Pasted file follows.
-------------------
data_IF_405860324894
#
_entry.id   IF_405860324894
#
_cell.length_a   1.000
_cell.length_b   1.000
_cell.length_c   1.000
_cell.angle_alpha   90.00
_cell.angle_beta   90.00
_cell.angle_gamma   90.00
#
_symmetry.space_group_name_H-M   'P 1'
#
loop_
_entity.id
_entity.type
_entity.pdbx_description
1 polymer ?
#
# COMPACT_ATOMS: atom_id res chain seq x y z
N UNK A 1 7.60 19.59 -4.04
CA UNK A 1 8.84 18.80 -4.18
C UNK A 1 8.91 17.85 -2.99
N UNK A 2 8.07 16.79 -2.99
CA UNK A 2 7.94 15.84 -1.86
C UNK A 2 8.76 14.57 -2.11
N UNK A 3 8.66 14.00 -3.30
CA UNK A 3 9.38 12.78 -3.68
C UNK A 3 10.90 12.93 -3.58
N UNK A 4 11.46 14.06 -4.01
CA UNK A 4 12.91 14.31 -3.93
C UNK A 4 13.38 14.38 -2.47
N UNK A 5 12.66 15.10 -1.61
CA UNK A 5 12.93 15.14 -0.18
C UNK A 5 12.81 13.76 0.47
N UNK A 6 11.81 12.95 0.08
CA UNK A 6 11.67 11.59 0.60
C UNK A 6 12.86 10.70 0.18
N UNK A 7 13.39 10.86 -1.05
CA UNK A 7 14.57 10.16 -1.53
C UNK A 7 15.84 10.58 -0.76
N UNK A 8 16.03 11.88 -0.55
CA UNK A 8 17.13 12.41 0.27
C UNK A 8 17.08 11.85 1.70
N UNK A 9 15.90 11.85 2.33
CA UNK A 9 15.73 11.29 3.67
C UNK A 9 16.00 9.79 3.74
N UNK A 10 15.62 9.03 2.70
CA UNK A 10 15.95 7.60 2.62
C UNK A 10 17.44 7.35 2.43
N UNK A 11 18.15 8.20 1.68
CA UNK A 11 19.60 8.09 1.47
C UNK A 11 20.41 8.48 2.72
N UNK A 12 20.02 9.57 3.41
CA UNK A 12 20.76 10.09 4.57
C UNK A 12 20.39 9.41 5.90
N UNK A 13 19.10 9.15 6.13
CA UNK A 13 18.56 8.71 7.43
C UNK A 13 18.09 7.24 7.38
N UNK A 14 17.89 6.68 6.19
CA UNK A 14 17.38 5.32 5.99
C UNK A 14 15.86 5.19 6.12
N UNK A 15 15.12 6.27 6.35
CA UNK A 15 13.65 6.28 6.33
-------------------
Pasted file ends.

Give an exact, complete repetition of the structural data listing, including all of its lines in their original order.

data_IF_405860324894
#
_entry.id   IF_405860324894
#
_cell.length_a   1.000
_cell.length_b   1.000
_cell.length_c   1.000
_cell.angle_alpha   90.00
_cell.angle_beta   90.00
_cell.angle_gamma   90.00
#
_symmetry.space_group_name_H-M   'P 1'
#
loop_
_entity.id
_entity.type
_entity.pdbx_description
1 polymer ?
#
# COMPACT_ATOMS: atom_id res chain seq x y z
N UNK A 1 7.60 19.59 -4.04
CA UNK A 1 8.84 18.80 -4.18
C UNK A 1 8.91 17.85 -2.99
N UNK A 2 8.07 16.79 -2.99
CA UNK A 2 7.94 15.84 -1.86
C UNK A 2 8.76 14.57 -2.11
N UNK A 3 8.66 14.00 -3.30
CA UNK A 3 9.38 12.78 -3.68
C UNK A 3 10.90 12.93 -3.58
N UNK A 4 11.46 14.06 -4.01
CA UNK A 4 12.91 14.31 -3.93
C UNK A 4 13.38 14.38 -2.47
N UNK A 5 12.66 15.10 -1.61
CA UNK A 5 12.93 15.14 -0.18
C UNK A 5 12.81 13.76 0.47
N UNK A 6 11.81 12.95 0.08
CA UNK A 6 11.67 11.59 0.60
C UNK A 6 12.86 10.70 0.18
N UNK A 7 13.39 10.86 -1.05
CA UNK A 7 14.57 10.16 -1.53
C UNK A 7 15.84 10.58 -0.76
N UNK A 8 16.03 11.88 -0.55
CA UNK A 8 17.13 12.41 0.27
C UNK A 8 17.08 11.85 1.70
N UNK A 9 15.90 11.85 2.33
CA UNK A 9 15.73 11.29 3.67
C UNK A 9 16.00 9.79 3.74
N UNK A 10 15.62 9.03 2.70
CA UNK A 10 15.95 7.60 2.62
C UNK A 10 17.44 7.35 2.43
N UNK A 11 18.15 8.20 1.68
CA UNK A 11 19.60 8.09 1.47
C UNK A 11 20.41 8.48 2.72
N UNK A 12 20.02 9.57 3.41
CA UNK A 12 20.76 10.09 4.57
C UNK A 12 20.39 9.41 5.90
N UNK A 13 19.10 9.15 6.13
CA UNK A 13 18.56 8.71 7.43
C UNK A 13 18.09 7.24 7.38
N UNK A 14 17.89 6.68 6.19
CA UNK A 14 17.38 5.32 5.99
C UNK A 14 15.86 5.19 6.12
N UNK A 15 15.12 6.27 6.35
CA UNK A 15 13.65 6.28 6.33